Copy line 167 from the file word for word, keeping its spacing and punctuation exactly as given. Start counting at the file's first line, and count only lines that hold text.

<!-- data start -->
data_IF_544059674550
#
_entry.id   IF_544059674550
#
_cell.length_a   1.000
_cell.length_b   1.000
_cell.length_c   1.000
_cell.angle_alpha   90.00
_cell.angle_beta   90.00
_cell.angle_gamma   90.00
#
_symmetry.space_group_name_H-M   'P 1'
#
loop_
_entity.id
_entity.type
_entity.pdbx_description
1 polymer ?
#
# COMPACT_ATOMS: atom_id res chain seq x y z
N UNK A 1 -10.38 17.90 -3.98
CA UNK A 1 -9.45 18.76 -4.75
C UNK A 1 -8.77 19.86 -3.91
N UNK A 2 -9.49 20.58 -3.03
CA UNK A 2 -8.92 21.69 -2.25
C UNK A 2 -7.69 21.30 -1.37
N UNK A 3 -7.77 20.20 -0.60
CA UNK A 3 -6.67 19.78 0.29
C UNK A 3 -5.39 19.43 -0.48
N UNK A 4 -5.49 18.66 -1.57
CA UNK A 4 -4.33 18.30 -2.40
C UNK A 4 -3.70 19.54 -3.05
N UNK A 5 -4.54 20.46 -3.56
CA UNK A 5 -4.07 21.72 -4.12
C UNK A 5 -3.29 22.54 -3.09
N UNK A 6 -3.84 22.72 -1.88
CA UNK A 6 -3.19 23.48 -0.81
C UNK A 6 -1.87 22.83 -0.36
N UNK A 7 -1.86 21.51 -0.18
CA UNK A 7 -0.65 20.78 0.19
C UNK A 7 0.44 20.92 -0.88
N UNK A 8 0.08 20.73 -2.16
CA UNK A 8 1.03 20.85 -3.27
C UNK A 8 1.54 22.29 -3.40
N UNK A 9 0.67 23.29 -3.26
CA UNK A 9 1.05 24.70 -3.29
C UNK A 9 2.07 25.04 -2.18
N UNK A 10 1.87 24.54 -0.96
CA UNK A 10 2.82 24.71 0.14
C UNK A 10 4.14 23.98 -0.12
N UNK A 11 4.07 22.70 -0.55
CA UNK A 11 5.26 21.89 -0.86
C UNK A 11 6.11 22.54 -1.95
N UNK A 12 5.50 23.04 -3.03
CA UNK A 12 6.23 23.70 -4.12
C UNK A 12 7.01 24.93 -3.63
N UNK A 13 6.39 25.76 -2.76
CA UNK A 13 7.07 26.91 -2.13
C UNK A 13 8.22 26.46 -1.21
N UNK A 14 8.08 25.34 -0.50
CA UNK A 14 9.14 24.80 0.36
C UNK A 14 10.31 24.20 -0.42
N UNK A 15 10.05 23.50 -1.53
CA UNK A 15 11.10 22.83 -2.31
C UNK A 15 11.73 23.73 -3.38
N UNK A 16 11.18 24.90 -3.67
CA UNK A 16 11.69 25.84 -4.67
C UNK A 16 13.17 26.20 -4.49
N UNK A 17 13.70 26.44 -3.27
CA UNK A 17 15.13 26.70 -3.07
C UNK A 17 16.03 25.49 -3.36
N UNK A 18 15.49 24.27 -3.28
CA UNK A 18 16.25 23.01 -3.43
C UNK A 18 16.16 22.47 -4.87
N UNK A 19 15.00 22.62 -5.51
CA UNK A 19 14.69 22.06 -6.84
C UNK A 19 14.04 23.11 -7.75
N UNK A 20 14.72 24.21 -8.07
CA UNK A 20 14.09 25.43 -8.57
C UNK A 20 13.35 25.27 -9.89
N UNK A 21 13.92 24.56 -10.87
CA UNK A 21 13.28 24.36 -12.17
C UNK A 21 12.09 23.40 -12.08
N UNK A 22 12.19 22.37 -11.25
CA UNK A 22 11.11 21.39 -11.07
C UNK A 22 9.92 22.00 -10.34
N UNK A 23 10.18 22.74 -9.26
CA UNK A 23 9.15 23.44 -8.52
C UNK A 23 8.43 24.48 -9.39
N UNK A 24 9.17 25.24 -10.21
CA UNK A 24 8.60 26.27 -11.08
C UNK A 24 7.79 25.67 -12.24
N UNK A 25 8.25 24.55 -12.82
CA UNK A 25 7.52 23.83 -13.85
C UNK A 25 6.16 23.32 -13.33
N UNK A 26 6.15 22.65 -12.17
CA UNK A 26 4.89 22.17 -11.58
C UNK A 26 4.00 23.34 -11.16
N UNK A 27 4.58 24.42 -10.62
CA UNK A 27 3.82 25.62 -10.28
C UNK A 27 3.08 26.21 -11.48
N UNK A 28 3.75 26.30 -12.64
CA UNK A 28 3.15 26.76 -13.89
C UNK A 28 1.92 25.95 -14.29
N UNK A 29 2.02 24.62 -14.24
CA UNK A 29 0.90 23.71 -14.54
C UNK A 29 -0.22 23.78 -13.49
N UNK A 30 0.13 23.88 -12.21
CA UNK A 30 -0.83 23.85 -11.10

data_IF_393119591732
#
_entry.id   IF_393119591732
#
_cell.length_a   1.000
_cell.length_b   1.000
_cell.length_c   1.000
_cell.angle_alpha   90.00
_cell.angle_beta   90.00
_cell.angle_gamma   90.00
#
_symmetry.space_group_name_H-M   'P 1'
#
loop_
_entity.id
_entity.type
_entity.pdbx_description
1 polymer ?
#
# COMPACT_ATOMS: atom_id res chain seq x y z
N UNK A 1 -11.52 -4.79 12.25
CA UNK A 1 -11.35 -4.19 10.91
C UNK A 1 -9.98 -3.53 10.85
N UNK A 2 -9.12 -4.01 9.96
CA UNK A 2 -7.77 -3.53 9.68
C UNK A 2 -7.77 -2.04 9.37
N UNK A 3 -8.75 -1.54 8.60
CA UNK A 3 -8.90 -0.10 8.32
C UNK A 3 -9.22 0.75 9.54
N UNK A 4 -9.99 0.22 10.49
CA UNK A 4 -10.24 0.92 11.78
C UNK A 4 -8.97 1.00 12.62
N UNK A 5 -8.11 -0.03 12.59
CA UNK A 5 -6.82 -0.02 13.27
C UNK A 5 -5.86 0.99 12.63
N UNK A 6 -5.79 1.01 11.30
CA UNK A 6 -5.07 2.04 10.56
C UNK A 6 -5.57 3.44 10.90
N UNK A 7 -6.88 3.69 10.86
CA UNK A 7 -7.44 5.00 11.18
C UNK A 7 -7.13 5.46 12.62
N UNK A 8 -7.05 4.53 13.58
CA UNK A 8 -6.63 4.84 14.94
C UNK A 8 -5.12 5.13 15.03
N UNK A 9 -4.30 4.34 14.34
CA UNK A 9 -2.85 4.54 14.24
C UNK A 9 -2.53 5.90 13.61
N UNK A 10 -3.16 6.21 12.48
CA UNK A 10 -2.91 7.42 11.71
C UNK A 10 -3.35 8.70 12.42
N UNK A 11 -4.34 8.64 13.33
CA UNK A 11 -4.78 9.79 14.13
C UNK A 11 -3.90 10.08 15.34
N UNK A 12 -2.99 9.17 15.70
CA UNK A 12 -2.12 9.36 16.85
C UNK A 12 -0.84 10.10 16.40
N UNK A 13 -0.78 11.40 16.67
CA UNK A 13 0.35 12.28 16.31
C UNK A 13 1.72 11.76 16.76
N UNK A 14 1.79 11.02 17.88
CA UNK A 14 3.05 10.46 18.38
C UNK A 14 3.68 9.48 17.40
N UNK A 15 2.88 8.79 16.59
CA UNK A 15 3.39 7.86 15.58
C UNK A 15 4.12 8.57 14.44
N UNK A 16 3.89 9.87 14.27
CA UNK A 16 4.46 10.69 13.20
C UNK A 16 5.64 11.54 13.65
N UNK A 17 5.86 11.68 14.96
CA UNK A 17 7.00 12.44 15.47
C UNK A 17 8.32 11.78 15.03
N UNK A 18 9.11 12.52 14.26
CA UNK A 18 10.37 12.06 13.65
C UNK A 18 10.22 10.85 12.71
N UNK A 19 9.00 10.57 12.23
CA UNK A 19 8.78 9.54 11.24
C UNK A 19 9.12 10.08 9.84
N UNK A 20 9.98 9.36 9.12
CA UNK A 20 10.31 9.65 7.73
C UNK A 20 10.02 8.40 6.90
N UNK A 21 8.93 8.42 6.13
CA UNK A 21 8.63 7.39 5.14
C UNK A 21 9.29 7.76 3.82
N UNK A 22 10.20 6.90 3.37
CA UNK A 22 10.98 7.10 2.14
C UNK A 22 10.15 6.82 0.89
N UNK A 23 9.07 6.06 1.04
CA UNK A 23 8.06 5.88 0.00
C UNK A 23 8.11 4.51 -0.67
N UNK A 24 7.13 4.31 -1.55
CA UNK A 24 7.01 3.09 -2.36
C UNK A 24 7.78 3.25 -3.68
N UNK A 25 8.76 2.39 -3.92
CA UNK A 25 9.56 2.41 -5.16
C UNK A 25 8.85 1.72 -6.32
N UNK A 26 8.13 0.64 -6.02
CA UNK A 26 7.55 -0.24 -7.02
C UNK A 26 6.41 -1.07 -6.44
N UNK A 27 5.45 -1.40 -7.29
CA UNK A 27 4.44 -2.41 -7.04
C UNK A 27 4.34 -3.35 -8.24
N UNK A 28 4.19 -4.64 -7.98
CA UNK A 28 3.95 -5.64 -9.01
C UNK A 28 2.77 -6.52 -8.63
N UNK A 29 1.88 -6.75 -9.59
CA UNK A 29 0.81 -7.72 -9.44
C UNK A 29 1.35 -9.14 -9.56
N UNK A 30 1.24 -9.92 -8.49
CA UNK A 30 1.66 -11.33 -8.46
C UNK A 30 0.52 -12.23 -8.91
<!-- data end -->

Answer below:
CA UNK A 13 0.35 12.28 16.31